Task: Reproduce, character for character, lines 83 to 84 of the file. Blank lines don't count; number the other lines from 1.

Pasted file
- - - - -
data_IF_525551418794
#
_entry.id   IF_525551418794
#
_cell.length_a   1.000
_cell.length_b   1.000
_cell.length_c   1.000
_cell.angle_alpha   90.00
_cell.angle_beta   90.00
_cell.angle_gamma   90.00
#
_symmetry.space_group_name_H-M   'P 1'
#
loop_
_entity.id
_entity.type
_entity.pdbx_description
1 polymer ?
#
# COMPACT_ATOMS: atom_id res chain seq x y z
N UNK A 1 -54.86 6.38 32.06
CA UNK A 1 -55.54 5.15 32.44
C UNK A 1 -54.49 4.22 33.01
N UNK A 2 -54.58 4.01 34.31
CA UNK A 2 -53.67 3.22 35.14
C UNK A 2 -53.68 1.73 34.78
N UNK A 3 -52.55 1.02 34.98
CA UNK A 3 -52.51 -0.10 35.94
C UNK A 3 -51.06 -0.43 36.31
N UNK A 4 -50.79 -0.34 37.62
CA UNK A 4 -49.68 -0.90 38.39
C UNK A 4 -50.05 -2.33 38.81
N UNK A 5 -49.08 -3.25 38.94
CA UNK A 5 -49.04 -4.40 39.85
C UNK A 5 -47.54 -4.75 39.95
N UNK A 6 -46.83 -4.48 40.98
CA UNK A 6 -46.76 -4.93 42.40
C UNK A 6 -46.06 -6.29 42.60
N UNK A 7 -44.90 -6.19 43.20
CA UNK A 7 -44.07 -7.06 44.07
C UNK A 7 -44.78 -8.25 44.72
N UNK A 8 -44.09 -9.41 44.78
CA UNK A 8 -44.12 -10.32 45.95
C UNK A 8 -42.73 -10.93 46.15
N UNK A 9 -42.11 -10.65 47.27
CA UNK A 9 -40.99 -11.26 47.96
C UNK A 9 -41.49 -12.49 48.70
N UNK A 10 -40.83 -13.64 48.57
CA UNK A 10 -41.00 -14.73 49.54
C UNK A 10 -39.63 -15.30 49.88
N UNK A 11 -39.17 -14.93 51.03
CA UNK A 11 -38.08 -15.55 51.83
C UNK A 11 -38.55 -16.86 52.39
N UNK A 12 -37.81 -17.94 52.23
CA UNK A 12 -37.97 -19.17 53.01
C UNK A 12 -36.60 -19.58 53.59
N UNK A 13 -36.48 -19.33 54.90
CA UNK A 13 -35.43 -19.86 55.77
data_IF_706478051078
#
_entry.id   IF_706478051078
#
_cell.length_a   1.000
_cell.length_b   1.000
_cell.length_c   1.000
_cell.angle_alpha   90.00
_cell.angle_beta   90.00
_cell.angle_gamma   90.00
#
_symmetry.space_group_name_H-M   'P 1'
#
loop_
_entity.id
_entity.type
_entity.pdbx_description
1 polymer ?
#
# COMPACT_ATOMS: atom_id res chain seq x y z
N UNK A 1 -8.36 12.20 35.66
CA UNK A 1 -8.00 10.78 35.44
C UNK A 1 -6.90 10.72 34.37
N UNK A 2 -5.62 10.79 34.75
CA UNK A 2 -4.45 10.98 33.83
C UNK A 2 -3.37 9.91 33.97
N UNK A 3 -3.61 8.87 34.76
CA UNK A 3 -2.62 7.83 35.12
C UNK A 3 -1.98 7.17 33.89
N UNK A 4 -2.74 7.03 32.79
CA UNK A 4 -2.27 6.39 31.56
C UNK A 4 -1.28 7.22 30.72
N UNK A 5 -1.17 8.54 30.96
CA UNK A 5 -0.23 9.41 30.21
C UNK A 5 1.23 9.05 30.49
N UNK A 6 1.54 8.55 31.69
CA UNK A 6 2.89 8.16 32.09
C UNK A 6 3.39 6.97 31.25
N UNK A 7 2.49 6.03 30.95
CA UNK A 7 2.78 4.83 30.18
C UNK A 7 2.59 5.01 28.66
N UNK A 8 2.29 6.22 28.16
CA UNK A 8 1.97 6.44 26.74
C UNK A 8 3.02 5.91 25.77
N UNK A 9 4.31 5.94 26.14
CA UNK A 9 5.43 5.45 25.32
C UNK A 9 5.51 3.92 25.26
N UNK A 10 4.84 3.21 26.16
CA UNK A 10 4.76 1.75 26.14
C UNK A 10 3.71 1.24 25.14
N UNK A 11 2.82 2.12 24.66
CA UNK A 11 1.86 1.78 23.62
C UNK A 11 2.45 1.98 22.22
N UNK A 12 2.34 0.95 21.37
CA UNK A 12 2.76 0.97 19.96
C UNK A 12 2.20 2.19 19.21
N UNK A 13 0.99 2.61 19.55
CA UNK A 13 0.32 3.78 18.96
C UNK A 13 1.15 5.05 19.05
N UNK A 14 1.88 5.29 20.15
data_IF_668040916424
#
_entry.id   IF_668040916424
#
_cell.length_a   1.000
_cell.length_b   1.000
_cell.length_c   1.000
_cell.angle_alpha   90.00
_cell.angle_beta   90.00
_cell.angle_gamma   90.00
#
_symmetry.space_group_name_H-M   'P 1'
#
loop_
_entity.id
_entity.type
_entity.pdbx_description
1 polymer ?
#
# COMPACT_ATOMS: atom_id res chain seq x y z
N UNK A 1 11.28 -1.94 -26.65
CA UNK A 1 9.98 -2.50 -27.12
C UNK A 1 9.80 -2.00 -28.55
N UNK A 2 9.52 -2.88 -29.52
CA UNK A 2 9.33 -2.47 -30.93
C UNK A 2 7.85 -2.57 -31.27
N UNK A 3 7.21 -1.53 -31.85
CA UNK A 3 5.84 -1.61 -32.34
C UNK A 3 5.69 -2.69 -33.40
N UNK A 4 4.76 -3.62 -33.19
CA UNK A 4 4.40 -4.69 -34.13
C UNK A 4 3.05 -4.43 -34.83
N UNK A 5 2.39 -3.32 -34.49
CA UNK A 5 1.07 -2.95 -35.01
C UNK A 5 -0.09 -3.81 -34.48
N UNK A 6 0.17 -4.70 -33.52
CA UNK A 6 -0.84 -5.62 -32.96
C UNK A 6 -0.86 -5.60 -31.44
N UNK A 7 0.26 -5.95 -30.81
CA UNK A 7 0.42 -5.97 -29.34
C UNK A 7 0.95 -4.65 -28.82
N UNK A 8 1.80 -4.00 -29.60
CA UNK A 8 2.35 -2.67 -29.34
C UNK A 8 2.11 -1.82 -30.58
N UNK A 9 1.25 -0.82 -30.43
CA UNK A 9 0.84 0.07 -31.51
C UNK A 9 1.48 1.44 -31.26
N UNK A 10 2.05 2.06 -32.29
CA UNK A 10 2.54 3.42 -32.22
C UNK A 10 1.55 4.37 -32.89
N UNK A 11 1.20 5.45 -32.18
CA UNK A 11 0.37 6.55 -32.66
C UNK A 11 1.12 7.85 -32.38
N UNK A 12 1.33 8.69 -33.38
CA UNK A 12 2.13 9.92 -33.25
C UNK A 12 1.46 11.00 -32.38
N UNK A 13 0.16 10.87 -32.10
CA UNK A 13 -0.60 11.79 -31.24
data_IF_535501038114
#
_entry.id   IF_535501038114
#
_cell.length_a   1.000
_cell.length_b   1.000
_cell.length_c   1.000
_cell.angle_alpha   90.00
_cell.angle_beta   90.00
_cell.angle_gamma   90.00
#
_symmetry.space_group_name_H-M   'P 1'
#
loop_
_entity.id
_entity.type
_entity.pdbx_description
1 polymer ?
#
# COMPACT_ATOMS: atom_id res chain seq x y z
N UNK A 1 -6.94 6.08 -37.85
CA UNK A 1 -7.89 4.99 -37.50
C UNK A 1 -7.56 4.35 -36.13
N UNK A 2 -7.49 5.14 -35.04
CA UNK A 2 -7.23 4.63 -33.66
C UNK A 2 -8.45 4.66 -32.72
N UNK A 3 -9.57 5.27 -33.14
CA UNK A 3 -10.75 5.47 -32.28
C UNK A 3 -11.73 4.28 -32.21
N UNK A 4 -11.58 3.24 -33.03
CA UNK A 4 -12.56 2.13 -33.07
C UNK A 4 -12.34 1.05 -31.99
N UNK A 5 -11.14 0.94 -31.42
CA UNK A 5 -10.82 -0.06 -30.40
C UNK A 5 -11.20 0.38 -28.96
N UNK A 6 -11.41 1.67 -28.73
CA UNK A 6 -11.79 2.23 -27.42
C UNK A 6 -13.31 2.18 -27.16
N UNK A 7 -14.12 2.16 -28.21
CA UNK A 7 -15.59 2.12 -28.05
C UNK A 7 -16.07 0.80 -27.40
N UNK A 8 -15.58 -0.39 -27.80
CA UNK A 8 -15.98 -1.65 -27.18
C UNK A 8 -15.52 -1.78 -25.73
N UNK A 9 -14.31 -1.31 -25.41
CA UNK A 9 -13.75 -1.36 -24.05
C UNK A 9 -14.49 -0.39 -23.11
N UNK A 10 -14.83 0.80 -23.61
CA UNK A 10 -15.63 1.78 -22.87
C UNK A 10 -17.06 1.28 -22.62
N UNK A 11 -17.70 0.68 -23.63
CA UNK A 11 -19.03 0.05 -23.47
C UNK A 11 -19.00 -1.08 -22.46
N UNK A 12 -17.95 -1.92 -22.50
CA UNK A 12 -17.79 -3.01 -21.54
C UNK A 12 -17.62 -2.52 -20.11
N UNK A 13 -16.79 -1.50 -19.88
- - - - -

CA UNK A 2 -4.45 10.98 33.83
C UNK A 2 -3.37 9.91 33.97